In Uganda, like in many other Sub-Saharan Africa (SSA) countries, there is very little use of mineral fertiliser compared to other regions of the world.
In many parts of Asia, for example, the average rate of fertiliser use is 50 kilogrammes per hectare whilst in Africa it is a mere five kilogrammes per hectare.
We are certainly leaving too much to chance. In their jointly authored foreword to the book, ‘Experimental Agriculture’, P J M Cooper and R Coe wrote:
“The widespread adoption of improved cultivars and essential use of mineral fertiliser to support greatly enhanced growth and yield were the foundations of the Green Revolution in Asia, but have just not occurred in SSA.”
In the foreword to a recently AGRA published book, ‘Feeding African Soils’
Noble Peace Prize winner, Norman Borlaug put SSA average NPK fertiliser use at eight kilogrammes per hectare as compared to 95 kilogrammes per hectare worldwide.
Big population countries such as China and India have robust agricultural sectors because they have opened up to improved crop varieties, modern farming technologies, and increased use of mineral fertiliser.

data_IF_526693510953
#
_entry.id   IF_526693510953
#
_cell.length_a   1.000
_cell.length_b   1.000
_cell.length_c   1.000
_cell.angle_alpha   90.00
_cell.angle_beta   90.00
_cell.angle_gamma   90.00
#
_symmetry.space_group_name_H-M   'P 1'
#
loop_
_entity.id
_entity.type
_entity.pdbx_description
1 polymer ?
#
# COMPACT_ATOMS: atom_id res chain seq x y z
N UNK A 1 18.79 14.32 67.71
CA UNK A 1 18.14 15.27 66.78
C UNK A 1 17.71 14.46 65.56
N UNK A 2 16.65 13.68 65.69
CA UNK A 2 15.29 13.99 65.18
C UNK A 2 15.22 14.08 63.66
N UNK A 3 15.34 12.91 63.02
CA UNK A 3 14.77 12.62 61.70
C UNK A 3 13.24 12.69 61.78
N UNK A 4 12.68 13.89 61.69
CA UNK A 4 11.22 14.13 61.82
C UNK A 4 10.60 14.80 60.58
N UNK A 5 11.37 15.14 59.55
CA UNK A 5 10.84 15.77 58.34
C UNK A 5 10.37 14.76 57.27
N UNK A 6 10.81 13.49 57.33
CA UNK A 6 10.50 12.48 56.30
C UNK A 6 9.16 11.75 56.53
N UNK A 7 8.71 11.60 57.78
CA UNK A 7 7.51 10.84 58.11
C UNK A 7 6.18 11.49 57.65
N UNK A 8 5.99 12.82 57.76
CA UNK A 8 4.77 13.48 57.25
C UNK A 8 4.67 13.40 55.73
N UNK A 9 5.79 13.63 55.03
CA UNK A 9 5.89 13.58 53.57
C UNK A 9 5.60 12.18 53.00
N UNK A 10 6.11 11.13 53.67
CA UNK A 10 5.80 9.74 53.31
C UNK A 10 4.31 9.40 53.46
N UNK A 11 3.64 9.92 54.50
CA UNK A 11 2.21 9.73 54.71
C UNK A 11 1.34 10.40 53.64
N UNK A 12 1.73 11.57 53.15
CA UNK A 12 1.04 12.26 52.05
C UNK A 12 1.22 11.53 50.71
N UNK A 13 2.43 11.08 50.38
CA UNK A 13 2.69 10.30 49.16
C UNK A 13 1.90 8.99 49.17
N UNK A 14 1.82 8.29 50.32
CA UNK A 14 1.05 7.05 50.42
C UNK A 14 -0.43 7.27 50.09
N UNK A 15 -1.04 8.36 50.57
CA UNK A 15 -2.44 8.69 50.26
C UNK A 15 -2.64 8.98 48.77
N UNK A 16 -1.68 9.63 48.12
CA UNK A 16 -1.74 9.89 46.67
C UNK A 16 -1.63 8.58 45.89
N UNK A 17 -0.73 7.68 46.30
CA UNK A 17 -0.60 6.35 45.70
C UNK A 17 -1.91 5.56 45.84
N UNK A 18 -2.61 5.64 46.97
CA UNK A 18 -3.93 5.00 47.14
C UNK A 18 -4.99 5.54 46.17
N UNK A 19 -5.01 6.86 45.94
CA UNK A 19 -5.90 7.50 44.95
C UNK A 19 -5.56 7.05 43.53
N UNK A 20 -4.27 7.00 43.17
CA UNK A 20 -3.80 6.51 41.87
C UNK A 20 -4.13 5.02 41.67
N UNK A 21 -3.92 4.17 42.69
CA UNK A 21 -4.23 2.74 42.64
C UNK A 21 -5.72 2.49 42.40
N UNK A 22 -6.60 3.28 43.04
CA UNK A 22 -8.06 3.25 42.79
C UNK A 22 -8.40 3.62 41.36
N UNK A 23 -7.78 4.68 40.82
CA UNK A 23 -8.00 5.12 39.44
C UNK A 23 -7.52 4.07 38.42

We have a rapidly growing population with declining capacity for the agricultural production needed to feed ourselves and to cause dynamic economic development.
This is the reason that the late Kofi Annan, way back in 2006, organised the African Fertiliser Summit in Abuja, Nigeria with the slogan “we must feed our soils to feed our people.”
To double our farm production we ought to find out what is missing from our soils and fix it instead of leaving things to chance.
Talk to a soil expert or the area agricultural services extension officer about testing the soil on your farm and seek guidance on best soil management practices and what type of fertilisers to use and how and when to apply them. Every farmer should have an agricultural expert in the neighborhood to turn to regularly for advice.
Most farmers tend to think that mineral fertilisers are too expensive but they are worth the cost since in nearly all cases positive results are immediate. Alternatively, a farmer can keep livestock and use farm yard manure as fertiliser.
Mr Michael Ssali is a veteran journalist,